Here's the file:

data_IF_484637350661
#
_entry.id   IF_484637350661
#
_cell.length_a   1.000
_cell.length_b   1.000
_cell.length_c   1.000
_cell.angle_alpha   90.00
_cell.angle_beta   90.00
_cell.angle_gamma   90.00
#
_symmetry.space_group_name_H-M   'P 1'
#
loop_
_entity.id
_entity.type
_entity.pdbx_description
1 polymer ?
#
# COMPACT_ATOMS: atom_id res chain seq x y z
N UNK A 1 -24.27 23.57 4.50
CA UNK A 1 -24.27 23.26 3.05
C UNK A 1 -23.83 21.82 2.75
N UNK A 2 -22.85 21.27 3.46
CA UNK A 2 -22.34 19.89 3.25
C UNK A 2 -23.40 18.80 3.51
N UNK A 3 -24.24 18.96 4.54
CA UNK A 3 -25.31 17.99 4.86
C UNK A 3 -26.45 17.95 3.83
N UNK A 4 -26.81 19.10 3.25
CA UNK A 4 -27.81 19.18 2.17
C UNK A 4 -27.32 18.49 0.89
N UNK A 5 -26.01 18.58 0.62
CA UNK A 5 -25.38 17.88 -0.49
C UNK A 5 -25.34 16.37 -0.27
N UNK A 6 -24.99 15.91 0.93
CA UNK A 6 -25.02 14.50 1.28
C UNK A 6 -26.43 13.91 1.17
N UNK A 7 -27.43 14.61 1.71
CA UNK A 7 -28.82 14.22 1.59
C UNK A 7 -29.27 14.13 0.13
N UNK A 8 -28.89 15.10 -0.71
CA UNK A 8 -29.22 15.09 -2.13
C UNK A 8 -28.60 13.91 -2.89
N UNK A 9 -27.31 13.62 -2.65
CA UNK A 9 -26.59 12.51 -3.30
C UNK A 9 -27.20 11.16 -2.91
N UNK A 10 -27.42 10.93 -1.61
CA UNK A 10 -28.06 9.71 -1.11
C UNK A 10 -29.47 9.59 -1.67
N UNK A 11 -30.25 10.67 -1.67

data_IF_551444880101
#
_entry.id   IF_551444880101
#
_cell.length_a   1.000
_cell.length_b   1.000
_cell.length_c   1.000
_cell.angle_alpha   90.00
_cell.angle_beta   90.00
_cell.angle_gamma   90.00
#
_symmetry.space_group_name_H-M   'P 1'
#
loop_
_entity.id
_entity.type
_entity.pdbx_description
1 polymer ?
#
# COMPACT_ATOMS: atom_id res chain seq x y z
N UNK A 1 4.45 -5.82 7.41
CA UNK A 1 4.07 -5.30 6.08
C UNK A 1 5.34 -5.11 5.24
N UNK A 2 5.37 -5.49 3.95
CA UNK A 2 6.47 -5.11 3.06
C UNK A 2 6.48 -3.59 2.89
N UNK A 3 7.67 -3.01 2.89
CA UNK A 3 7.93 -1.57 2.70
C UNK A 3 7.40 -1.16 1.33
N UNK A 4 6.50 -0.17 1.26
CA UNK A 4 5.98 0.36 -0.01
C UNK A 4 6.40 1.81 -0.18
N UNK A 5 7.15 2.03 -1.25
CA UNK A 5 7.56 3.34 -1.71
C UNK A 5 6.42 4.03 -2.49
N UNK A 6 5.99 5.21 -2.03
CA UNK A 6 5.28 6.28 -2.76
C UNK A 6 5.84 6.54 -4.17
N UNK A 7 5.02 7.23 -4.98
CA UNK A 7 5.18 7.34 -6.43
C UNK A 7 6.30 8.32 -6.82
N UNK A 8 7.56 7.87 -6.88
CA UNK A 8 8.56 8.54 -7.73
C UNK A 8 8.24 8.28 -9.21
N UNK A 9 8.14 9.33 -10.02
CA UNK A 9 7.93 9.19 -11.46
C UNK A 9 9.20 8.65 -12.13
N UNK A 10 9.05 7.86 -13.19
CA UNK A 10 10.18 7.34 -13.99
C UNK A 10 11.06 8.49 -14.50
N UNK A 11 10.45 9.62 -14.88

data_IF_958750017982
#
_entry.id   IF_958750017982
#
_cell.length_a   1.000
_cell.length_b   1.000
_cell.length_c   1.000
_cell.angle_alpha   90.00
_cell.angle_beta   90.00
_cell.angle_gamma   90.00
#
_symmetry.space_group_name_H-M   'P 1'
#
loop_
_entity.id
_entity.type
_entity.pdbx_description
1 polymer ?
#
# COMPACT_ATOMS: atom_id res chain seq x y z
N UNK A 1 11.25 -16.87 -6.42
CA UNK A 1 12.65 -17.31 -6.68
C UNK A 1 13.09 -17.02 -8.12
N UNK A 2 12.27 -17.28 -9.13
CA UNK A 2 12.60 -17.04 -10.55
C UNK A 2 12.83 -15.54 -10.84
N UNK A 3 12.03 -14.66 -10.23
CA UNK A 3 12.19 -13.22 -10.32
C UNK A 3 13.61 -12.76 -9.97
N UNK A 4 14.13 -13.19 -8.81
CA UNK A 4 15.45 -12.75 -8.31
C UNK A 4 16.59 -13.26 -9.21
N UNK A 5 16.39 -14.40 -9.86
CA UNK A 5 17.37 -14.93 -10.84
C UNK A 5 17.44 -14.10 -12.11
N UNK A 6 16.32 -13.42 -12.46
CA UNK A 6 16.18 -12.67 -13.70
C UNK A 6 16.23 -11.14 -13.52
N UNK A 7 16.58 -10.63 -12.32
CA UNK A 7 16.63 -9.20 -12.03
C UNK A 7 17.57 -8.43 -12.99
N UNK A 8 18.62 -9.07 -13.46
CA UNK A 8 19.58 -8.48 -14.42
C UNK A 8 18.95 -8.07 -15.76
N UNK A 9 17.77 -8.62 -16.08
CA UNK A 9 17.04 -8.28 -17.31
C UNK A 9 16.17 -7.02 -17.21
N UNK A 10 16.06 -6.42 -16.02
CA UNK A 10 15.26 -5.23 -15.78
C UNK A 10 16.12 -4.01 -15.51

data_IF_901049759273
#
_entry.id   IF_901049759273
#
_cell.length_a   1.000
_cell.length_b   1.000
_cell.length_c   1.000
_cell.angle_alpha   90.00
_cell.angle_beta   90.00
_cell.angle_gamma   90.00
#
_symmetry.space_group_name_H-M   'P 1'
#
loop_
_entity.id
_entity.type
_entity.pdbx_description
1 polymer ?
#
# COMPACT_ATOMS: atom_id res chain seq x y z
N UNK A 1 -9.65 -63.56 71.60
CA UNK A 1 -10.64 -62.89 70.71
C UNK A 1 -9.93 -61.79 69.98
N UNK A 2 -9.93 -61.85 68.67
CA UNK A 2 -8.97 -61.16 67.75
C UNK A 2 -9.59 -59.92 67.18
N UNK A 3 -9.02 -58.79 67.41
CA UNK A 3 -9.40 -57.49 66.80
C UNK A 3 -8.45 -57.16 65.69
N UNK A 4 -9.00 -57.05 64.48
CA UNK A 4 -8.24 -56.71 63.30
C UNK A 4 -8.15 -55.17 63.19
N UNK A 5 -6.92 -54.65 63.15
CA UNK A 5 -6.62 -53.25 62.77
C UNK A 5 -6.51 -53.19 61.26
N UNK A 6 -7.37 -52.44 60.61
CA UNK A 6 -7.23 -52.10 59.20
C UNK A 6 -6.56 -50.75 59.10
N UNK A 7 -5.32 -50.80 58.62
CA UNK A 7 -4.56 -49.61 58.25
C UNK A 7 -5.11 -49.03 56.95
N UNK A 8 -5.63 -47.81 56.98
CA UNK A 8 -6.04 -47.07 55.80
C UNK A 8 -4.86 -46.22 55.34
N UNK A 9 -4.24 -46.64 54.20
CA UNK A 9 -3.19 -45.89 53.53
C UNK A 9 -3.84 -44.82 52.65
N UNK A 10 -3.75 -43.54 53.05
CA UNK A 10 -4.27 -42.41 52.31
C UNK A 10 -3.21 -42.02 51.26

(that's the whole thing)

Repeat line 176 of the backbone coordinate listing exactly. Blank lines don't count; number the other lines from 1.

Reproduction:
N UNK A 2 -9.93 -61.85 68.67